• Results 1 – 10 of about 63,300,000 for peter thomas. (0.10 microfortnights)
  • Results 1 – 10 of about 63,300,000 for peter thomas. (1.21 gigawatts)

and so on…

Try it yourself here .

Though I suspect you have only a few hours left.
 


 
Also worth checking out:

  1. The burgeoning NoData movement, led by revolutionary in chief @merv.
  2. The cutting-edge concept of Subterranean Computing, championed by @ocdqblog – so much more substantive than The Cloud.

 

No-fooling: A new blog-tagging meme – by Curt Monash

Software Memories - a Curt Monash blog

By way of [very necessary] explanation, this post is a response to an idea started on the blog of Curt Monash (@CurtMonash), doyen of software industry analysts. You can read the full article here. This is intended as an early April Fools celebration.

A summary:

[…] the Rules of the No-Fooling Meme are:

Rule 1: Post on your blog 1 or more surprisingly true things about you,* plus their explanations. I’m starting off with 10, but it’s OK to be a lot less wordy than I’m being. I suggest the following format:

  • A noteworthy capsule sentence. (Example: “I was not of mortal woman born.”)
  • A perfectly reasonable explanation. (Example: “I was untimely ripped from my mother’s womb. In modern parlance, she had a C-section.”)

Rule 2: Link back to this post. That explains what you’re doing.
Rule 3: Drop a link to your post into the comment thread. That will let people who check here know that you’ve contributed too.
Rule 4: Ping 1 or more other people encouraging them to join in the meme with posts of their own.

*If you want to relax the “about you” part, that’s fine too.

I won’t be as dramatic as Curt, nor will I drop any names (they have been changed to protect the guilty). I also think that my list is closer to a “things you didn’t know about me” than Curt’s original intention, but hopefully it is in the spirit of his original post. I have relaxed the “about me” part for one fact as well, but claim extenuating circumstances.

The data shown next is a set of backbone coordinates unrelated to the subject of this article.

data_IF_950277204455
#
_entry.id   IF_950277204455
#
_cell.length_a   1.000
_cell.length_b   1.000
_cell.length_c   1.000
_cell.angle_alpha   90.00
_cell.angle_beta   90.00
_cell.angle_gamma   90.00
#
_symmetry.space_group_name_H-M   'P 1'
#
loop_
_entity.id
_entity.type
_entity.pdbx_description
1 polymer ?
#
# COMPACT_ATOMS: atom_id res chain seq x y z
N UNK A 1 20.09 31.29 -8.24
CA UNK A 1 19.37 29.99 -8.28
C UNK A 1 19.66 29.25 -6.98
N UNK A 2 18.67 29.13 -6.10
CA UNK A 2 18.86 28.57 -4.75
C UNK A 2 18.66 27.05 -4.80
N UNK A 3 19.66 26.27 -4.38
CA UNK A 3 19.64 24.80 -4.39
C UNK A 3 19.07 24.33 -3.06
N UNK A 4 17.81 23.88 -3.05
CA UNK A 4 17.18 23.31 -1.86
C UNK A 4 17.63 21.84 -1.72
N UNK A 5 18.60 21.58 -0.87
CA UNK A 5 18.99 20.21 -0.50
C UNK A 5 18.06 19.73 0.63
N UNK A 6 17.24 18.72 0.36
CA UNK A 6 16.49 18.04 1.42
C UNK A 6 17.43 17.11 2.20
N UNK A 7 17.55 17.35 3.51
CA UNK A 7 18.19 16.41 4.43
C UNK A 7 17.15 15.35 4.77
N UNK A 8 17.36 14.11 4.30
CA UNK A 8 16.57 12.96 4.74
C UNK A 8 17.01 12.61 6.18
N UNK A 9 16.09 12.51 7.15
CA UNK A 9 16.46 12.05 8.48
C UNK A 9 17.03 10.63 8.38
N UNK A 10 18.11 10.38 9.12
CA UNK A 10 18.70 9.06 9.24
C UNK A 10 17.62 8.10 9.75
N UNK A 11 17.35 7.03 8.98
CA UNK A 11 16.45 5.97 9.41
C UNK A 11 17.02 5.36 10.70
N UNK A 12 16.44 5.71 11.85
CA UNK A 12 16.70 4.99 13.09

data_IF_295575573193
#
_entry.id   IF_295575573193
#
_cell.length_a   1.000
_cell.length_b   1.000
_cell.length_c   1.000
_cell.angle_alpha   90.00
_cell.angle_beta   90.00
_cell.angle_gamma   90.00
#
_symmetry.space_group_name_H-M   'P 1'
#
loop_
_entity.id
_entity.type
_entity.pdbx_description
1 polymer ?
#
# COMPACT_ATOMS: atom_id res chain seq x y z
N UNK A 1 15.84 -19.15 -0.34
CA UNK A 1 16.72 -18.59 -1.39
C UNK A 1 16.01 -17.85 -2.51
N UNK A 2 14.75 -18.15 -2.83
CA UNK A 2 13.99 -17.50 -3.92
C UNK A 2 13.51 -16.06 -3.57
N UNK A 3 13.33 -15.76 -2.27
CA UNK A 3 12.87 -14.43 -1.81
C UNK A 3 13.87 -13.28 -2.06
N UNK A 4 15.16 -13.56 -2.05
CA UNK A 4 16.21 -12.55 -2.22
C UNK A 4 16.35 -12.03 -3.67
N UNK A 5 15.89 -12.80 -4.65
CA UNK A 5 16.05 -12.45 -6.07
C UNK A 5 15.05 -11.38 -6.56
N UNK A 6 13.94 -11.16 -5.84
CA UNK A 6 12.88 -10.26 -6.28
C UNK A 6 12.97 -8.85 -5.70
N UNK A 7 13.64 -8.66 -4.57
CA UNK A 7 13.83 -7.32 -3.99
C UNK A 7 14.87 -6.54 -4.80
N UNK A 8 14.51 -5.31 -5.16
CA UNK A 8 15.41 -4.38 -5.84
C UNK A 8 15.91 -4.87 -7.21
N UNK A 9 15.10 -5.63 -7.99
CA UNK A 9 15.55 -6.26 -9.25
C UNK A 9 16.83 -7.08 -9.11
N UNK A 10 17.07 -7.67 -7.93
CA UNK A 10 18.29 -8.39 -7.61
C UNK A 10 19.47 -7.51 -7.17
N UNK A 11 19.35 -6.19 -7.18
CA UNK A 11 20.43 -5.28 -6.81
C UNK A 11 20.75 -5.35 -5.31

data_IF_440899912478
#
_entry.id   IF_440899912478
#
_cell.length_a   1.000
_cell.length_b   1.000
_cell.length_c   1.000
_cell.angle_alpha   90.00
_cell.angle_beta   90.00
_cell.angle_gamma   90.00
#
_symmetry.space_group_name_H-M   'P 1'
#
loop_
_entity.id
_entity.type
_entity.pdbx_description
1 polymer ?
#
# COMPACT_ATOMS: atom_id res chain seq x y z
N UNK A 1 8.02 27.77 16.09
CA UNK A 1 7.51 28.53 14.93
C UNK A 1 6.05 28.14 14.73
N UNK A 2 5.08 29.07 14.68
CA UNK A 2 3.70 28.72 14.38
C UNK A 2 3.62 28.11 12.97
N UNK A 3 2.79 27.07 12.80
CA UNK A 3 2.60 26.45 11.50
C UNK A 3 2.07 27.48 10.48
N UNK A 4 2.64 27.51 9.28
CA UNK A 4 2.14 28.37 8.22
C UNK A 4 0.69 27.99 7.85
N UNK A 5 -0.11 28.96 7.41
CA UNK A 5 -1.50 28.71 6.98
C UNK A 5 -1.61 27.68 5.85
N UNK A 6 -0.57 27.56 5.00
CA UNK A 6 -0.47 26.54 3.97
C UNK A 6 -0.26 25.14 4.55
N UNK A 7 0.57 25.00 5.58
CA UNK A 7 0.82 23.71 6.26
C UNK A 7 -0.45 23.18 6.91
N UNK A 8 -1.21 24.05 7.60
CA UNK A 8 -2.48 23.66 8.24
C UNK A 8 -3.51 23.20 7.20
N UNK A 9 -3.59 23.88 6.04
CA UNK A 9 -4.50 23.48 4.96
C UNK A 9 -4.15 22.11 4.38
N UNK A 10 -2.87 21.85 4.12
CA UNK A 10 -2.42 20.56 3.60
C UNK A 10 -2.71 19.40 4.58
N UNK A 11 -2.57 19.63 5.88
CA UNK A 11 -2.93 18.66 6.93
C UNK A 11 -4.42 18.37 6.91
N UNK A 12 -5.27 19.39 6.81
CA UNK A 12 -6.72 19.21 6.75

My “no-fooling” facts are, in (broadly) reverse chronological order:

  1. I have recently corrected a Physics paper in Science – and please bear in mind that I was a Mathematician not a Physicist; I’m not linking to the paper as the error was Science’s fault not the scientists’ and the lead author was very nice about it.
  2. My partner is shortly going to be working with one of last year’s Nobel Laureates at one of the world’s premier research institues – I’m proud, so sue me!
  3. My partner, my eldest son and I have all attended (or are attending) the same University – though separated by over 20 years.
  4. The same University awarded me 120% in my MSc. Number Theory exam – the irony of this appeals to me to this day; I was taught Number Theory by a Fields Medalist; by way of contrast, I got a gamma minus in second year Applied Mathematics.
  5. Not only did I used to own a fan-site for a computer game character, I co-administered a universal bulletin board (yes I am that old) dedicated to the same character – even more amazingly, there were female members!
  6. As far as I can tell, my code is still part of the core of software that is used rather widely in the UK and elsewhere – though I suspect that a high percentage of it has succumbed to evolutionary pressures.
  7. I have recorded an eagle playing golf – despite not being very good at it and not playing at all now.
  8. I have played cricket against the national teams of both Zimbabwe (in less traumatic times) and the Netherlands – Under 15s and Under 19s respectively; I have also played both with and against an England cricketer and against a West Indies cricketer (who also got me out), but I said that I wasn’t going to name drop.
  9. [Unlike Curt] I only competed in one chess tournament – I came fourth, but only after being threatened with expulsion over an argument to do with whether I had let go of a bishop for a nanosecond; I think I was 11 at the time.